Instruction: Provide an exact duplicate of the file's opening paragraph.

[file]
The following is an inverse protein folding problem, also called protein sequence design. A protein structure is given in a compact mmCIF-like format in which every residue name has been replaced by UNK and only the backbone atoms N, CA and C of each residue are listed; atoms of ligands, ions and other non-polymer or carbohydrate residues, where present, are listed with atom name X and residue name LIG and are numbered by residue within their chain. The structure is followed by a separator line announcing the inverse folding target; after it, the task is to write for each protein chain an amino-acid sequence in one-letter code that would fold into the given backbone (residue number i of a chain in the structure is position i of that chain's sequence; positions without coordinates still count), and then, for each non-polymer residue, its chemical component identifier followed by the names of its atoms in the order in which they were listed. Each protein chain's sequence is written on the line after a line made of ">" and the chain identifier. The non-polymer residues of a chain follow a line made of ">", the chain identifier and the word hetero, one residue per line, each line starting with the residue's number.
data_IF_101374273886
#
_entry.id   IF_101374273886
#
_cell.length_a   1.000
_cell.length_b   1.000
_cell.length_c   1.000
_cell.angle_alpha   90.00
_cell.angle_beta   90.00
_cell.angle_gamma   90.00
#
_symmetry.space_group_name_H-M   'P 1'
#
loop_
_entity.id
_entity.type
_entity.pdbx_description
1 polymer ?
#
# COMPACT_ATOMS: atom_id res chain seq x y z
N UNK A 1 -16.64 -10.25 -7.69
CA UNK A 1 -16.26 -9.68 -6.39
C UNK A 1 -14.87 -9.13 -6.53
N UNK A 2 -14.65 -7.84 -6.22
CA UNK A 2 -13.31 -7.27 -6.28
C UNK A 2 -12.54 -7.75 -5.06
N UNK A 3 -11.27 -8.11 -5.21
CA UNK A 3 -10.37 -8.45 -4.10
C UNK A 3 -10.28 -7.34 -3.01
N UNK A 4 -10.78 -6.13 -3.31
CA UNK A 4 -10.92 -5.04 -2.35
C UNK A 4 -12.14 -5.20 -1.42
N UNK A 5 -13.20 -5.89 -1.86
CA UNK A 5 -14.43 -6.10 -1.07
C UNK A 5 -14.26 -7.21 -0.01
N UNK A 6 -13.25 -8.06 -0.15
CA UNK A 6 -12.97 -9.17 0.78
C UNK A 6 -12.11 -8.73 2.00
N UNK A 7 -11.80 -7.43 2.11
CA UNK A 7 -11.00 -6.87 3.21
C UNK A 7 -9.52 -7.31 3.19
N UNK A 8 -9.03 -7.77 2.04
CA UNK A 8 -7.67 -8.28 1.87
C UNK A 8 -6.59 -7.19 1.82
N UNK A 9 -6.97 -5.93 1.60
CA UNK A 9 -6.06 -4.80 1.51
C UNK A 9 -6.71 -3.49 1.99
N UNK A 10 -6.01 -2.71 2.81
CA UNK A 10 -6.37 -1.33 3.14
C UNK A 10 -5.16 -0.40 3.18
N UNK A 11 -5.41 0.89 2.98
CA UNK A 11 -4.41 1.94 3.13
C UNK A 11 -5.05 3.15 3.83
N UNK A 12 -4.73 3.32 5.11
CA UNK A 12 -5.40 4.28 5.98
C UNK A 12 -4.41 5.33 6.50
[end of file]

The following is an inverse protein folding problem, also called protein sequence design. A protein structure is given in a compact mmCIF-like format in which every residue name has been replaced by UNK and only the backbone atoms N, CA and C of each residue are listed; atoms of ligands, ions and other non-polymer or carbohydrate residues, where present, are listed with atom name X and residue name LIG and are numbered by residue within their chain. The structure is followed by a separator line announcing the inverse folding target; after it, the task is to write for each protein chain an amino-acid sequence in one-letter code that would fold into the given backbone (residue number i of a chain in the structure is position i of that chain's sequence; positions without coordinates still count), and then, for each non-polymer residue, its chemical component identifier followed by the names of its atoms in the order in which they were listed. Each protein chain's sequence is written on the line after a line made of ">" and the chain identifier. The non-polymer residues of a chain follow a line made of ">", the chain identifier and the word hetero, one residue per line, each line starting with the residue's number.